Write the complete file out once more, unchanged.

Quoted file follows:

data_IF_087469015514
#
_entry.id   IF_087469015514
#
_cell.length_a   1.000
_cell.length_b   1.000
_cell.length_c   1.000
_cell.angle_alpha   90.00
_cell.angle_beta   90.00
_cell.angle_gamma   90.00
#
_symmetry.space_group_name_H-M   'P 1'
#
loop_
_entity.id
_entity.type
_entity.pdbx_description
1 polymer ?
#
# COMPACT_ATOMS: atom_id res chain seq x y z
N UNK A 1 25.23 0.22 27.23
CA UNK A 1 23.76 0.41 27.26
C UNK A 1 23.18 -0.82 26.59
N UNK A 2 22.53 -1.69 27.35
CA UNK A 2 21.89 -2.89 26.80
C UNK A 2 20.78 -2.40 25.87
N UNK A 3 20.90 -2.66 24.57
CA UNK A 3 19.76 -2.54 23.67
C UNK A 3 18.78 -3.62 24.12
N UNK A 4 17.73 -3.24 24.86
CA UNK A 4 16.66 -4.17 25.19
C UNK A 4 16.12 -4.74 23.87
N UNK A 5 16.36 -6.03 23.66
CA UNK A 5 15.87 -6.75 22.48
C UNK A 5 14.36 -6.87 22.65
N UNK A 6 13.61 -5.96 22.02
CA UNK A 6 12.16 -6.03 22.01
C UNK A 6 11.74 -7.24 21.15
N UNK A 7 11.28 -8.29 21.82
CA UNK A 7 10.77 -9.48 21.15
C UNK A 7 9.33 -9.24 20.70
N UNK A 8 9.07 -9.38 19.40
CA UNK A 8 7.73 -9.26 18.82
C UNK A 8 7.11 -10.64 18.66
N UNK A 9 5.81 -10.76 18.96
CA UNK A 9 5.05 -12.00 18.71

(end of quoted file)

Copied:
data_IF_087469015514
#
_entry.id   IF_087469015514
#
_cell.length_a   1.000
_cell.length_b   1.000
_cell.length_c   1.000
_cell.angle_alpha   90.00
_cell.angle_beta   90.00
_cell.angle_gamma   90.00
#
_symmetry.space_group_name_H-M   'P 1'
#
loop_
_entity.id
_entity.type
_entity.pdbx_description
1 polymer ?
#
# COMPACT_ATOMS: atom_id res chain seq x y z
N UNK A 1 25.23 0.22 27.23
CA UNK A 1 23.76 0.41 27.26
C UNK A 1 23.18 -0.82 26.59
N UNK A 2 22.53 -1.69 27.35
CA UNK A 2 21.89 -2.89 26.80
C UNK A 2 20.78 -2.40 25.87
N UNK A 3 20.90 -2.66 24.57
CA UNK A 3 19.76 -2.54 23.67
C UNK A 3 18.78 -3.62 24.12
N UNK A 4 17.73 -3.24 24.86
CA UNK A 4 16.66 -4.17 25.19
C UNK A 4 16.12 -4.74 23.87
N UNK A 5 16.36 -6.03 23.66
CA UNK A 5 15.87 -6.75 22.48
C UNK A 5 14.36 -6.87 22.65
N UNK A 6 13.61 -5.96 22.02
CA UNK A 6 12.16 -6.03 22.01
C UNK A 6 11.74 -7.24 21.15
N UNK A 7 11.28 -8.29 21.82
CA UNK A 7 10.77 -9.48 21.15
C UNK A 7 9.33 -9.24 20.70
N UNK A 8 9.07 -9.38 19.40
CA UNK A 8 7.73 -9.26 18.82
C UNK A 8 7.11 -10.64 18.66
N UNK A 9 5.81 -10.76 18.96
CA UNK A 9 5.05 -12.00 18.71